Evidence for a global oculomotor program in reading
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Recent corpus studies of eye-movements in reading revealed a substantial increase in saccade amplitudes and fixation durations as the eyes move over the first words of a sentence. This start-up effect suggests a global oculomotor program, which operates on the level of an entire line, in addition to the well-established local programs operating within the visual span. The present study investigates the nature of this global program experimentally and examines whether the start-up effect is predicated on generic visual or specific linguistic characteristics and whether it is mainly reflected in saccade amplitudes, fixation durations or both measures. Eye movements were recorded while 38 participants read (a) normal sentences, (b) sequences of randomly shuffled words and (c) sequences of z-strings. The stimuli were, therefore, similar in their visual features, but varied in the amount of syntactic and lexical information. Further, the stimuli were composed of words or strings that either varied naturally in length (Nonequal condition) or were all restricted to a specific length within a sentence (Equal). The latter condition constrained the variability of saccades and served to dissociate effects of word position in line on saccade amplitudes and fixation durations. A robust start-up effect emerged in saccade amplitudes in all Nonequal stimuli, and—in an attenuated form—in Equal sentences. A start-up effect in single fixation durations was observed in Nonequal and Equal normal sentences, but not in z-strings. These findings support the notion of a global oculomotor program in reading particularly for the spatial characteristics of motor planning, which rely on visual rather than linguistic information.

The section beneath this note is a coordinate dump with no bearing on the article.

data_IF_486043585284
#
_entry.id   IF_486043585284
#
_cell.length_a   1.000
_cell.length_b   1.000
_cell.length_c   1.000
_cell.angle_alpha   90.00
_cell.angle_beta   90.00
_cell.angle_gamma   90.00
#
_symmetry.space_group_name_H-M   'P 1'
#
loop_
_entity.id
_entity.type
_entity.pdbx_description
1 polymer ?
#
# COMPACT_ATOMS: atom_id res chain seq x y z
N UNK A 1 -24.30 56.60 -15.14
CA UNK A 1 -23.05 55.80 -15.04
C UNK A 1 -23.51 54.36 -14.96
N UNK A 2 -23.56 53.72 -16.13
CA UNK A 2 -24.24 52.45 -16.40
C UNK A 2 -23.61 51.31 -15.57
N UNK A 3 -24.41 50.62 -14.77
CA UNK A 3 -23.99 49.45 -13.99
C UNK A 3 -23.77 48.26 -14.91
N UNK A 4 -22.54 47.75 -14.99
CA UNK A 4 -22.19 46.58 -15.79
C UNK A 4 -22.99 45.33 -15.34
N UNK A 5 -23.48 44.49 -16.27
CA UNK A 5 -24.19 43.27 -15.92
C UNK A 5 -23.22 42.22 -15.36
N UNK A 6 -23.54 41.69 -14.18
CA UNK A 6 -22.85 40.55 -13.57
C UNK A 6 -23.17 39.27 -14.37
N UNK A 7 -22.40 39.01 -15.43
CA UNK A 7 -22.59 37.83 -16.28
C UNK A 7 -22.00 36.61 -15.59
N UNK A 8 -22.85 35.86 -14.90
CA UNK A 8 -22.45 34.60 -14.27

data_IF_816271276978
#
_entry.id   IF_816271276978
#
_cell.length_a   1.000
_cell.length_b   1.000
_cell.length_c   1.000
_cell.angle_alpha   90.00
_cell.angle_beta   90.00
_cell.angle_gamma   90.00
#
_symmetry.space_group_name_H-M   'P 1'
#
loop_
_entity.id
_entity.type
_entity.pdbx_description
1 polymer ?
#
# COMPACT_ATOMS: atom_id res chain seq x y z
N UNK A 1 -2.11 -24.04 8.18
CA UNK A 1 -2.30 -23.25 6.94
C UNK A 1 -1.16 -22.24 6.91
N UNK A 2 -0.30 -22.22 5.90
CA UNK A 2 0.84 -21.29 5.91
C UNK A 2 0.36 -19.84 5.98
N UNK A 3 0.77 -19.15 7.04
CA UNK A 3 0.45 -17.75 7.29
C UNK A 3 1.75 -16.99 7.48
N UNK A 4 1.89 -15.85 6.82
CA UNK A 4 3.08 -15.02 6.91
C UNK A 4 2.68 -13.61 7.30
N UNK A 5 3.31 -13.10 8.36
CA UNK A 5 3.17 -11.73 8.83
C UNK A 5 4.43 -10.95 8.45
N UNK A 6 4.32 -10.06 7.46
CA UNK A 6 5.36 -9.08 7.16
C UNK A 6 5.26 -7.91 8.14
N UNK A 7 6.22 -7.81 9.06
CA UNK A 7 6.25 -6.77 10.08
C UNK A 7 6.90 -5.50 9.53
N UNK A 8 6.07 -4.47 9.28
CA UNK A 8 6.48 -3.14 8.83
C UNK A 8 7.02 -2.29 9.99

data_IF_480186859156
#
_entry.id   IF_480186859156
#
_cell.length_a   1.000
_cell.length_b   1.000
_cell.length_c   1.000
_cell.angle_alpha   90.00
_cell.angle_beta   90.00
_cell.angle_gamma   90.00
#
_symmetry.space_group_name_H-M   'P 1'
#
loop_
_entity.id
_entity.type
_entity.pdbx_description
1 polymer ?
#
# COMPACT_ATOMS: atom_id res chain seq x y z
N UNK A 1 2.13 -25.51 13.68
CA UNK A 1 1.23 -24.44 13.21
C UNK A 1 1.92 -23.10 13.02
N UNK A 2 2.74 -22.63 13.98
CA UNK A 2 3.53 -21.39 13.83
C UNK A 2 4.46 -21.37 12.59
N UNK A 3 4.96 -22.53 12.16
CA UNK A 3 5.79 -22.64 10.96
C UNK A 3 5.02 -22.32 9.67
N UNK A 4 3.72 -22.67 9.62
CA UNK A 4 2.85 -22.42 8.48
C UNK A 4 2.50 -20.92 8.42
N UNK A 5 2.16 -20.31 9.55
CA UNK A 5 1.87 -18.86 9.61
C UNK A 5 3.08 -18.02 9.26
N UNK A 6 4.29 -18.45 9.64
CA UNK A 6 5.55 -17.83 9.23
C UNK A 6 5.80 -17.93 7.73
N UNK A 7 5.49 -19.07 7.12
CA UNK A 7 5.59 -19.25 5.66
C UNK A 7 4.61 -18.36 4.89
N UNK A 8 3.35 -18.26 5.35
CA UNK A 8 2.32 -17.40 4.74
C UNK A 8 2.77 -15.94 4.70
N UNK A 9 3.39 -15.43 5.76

KeywordsWord Length Fixation Duration Saccade Amplitude Saccade Target Segmented Regression
Compliance with ethical standards
This work was supported by the funding from Natural Sciences and Engineering Research Council or Canada (NSERC) Discovery Grant 402395-2012, the Early Research Award from the Ontario Ministry of Research and Innovation, the National Institutes of Health NIH R01 HD 073288 (PI Julie A. Van Dyke), and the Canada Research Chair (Tier 2) award to Victor Kuperman. This work was also completed by Noor Al-Zanoon as an undergraduate thesis in the Cognitive Science of Language program at McMaster University (Hamilton, Ontario, Canada).
Conflict of interest
All authors declare that there is no conflict of interest.
All procedures performed in studies involving human participants were in accordance with the ethical standards of the institutional and/or national research committee (McMaster Research Ethics Board, protocol 2011 165).
Informed consent was obtained from all individual participants included in the study.
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